The telecommunications sector is no doubt the big loser of the compromise on the multiannual financial framework (MFF) 2014-2020 endorsed by Europe's leaders on 8 February. "lt is clear that there can be no financial support for broadband with a pot of only 1 billion," regretted Digital Agenda Commissioner Neelie Kroes.

The 27 amputated by 86% the initial budget of 9.2 billion proposed by the European Commission for this sector in the framework of the Connecting Europe Facility (CEF). "So this funding will be exclusively for digital services," added Kroes.

With their cuts for this sector, the heads of state and government confirm that the development of a digital Europe' is not their priority.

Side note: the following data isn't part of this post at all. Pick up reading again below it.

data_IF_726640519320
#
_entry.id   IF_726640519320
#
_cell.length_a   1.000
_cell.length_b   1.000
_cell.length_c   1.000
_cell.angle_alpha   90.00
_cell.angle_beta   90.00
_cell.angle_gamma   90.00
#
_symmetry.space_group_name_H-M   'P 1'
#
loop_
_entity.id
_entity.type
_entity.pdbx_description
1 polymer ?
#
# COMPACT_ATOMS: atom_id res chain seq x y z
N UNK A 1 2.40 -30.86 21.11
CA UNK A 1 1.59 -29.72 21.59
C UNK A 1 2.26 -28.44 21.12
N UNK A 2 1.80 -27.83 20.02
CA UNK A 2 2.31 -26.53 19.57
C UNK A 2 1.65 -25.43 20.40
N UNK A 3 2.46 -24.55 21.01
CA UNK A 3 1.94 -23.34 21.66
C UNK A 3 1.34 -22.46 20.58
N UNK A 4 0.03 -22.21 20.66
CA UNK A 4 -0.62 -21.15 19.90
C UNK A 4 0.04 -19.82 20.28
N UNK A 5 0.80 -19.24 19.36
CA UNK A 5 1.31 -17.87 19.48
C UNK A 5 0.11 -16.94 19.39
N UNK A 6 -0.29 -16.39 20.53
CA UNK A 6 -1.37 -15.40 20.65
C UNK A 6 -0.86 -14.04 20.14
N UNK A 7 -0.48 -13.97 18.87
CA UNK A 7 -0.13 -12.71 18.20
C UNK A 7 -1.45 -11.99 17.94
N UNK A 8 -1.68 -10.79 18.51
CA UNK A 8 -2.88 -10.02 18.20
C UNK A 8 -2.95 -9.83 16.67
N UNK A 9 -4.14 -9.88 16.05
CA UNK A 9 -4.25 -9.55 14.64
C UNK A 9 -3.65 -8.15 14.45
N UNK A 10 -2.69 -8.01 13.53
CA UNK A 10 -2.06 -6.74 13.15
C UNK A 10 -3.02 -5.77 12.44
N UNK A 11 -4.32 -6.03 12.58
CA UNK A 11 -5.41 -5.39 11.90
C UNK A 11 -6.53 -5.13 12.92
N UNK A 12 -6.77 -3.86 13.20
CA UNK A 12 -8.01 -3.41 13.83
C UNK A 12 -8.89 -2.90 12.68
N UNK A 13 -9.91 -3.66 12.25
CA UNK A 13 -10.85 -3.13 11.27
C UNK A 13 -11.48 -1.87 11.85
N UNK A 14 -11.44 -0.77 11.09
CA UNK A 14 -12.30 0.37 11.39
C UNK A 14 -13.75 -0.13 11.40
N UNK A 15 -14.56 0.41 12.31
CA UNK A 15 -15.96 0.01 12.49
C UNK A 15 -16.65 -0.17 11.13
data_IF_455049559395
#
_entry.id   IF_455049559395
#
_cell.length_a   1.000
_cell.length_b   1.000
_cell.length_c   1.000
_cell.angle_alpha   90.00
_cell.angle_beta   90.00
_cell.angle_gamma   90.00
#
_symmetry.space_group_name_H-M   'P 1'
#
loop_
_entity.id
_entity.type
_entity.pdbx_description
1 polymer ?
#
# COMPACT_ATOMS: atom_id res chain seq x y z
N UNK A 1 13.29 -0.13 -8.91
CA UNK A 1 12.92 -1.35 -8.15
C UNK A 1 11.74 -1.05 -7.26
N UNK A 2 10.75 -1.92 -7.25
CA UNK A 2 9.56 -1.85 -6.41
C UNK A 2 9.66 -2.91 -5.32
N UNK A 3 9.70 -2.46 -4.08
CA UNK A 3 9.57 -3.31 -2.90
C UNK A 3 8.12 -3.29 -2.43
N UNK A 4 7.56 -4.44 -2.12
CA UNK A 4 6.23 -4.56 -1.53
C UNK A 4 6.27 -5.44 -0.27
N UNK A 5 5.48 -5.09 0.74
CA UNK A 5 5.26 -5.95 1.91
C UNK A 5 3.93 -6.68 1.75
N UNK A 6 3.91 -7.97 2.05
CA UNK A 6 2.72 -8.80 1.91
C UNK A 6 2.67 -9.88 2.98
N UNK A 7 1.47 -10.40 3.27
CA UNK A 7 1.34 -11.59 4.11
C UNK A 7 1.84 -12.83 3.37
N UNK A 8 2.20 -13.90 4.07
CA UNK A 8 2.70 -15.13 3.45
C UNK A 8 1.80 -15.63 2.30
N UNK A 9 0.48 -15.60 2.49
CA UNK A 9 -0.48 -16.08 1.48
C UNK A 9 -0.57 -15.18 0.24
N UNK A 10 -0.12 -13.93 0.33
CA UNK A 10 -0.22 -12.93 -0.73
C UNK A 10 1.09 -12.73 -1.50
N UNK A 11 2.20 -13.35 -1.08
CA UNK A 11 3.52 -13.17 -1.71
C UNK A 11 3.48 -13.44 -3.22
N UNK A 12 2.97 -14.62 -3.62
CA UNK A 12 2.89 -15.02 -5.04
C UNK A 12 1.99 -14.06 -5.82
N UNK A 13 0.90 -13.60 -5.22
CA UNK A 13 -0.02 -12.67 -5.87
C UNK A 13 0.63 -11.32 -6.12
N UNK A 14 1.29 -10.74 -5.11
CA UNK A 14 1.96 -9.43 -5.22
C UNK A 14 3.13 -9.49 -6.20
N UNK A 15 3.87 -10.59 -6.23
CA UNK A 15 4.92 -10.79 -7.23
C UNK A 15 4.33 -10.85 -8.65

The Commission proposed to boost the development of new digital public service infrastructure and the roll-out of fast and ultra-fast broadband services through lending under the future CEF. Foreseen in the MFF, this facility will co-finance network infrastructures in the fields of transport, energy and telecommunications.

Of the 50 billion proposed for the CEF, the EU executive planned to allocate 9.2 billion to the telecommunications sector. These 9.2 billion would have made it possible to attract investments of 50 billion or even 100 billion, according to the Commission. But the 27 made deep cuts, allocating 29.30 billion to the CEF as a whole. The telecoms sector is the hardest hit (cut from 9.2 billion to 1 billion). "Such a large cut to the digital part of the Connecting Europe Facility is a missed opportunity," commented Kroes. But "1 billion allows for stable funding of some of the necessary digital service infrastructure...

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